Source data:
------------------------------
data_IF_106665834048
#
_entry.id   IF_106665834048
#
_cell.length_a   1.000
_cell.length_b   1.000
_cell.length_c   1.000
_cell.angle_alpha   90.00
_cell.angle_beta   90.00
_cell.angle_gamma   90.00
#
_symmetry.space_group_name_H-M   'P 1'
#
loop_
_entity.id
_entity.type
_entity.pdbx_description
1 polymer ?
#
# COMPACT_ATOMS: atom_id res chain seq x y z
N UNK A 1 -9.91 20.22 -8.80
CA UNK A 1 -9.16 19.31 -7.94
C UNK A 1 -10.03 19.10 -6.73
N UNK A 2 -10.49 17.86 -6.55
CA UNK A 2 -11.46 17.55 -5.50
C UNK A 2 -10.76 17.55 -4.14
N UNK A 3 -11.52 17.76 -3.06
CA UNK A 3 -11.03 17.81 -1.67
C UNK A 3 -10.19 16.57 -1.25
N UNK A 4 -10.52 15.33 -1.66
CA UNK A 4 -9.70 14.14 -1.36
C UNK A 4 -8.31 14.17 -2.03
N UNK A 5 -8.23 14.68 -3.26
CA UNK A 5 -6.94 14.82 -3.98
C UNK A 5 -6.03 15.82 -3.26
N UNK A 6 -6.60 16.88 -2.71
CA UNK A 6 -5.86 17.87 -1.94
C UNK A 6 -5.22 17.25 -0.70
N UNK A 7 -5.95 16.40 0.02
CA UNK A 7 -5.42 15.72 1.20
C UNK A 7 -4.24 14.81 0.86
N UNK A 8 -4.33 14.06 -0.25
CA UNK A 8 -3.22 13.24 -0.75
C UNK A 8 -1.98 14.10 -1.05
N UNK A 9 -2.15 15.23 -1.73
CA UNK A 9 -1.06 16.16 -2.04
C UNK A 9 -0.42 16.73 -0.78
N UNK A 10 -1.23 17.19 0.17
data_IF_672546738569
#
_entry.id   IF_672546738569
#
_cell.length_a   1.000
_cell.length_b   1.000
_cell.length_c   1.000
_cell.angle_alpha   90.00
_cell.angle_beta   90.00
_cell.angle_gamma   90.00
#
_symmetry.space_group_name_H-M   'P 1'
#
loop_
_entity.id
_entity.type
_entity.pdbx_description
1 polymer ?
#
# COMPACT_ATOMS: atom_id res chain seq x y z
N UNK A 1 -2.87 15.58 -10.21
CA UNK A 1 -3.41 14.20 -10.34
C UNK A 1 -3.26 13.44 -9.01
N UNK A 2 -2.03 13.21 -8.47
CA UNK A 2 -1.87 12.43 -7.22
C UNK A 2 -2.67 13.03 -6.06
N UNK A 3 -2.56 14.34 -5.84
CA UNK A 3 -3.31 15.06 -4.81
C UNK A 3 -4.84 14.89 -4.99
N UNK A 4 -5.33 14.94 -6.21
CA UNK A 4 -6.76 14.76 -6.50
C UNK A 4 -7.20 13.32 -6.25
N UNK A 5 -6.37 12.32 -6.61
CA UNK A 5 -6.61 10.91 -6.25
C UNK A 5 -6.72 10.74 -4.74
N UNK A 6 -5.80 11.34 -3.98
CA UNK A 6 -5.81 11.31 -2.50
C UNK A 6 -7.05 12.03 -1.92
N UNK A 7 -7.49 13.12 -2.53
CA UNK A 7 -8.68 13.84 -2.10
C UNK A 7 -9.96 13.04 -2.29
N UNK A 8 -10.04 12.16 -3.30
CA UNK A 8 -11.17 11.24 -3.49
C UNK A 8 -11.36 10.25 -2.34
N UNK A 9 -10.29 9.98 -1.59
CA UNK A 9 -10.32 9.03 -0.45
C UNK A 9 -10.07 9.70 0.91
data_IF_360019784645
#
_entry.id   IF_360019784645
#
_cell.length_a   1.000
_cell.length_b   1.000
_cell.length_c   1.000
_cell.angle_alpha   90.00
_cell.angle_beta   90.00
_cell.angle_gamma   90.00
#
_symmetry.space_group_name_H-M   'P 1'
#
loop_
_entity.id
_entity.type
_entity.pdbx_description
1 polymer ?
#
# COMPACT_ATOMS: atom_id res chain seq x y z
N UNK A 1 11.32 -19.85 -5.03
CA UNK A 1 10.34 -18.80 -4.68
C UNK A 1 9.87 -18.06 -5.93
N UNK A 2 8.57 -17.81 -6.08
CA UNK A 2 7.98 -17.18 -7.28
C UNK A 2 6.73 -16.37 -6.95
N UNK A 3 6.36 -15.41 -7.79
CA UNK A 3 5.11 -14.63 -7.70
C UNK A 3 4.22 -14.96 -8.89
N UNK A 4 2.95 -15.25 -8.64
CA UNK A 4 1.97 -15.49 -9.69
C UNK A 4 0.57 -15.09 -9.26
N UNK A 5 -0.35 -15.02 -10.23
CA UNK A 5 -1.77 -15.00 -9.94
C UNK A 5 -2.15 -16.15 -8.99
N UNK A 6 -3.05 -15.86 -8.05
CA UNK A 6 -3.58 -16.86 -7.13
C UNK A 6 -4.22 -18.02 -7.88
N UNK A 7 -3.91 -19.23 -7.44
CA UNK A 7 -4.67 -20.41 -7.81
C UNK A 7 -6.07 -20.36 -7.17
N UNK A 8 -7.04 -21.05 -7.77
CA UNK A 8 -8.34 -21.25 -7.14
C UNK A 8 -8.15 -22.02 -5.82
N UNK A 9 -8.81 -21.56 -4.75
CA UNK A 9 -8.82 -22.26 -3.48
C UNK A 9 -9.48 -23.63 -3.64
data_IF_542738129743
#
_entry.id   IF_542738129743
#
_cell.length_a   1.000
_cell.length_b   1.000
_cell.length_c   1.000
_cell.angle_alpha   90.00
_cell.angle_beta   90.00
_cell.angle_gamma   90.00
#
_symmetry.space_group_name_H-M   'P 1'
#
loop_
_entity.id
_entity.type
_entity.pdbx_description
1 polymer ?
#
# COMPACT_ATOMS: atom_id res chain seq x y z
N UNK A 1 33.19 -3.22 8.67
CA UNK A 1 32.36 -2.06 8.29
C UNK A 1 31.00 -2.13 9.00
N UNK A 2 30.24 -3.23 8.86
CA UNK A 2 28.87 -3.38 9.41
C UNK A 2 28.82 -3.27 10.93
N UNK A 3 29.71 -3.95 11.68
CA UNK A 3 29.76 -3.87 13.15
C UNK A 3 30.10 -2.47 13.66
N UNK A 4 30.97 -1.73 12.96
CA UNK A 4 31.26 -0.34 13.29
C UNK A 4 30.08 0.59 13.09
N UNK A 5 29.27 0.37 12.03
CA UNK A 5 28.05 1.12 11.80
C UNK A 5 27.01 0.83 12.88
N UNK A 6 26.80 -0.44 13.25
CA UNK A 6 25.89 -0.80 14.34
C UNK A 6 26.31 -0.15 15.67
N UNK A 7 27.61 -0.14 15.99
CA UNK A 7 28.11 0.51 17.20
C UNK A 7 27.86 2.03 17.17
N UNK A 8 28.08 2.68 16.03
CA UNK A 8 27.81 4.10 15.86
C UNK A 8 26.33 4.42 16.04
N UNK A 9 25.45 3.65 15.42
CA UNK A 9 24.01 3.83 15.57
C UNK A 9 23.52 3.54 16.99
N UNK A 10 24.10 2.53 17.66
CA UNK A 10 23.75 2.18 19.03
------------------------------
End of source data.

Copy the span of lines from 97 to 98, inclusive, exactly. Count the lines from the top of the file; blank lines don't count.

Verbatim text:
#
_entry.id   IF_360019784645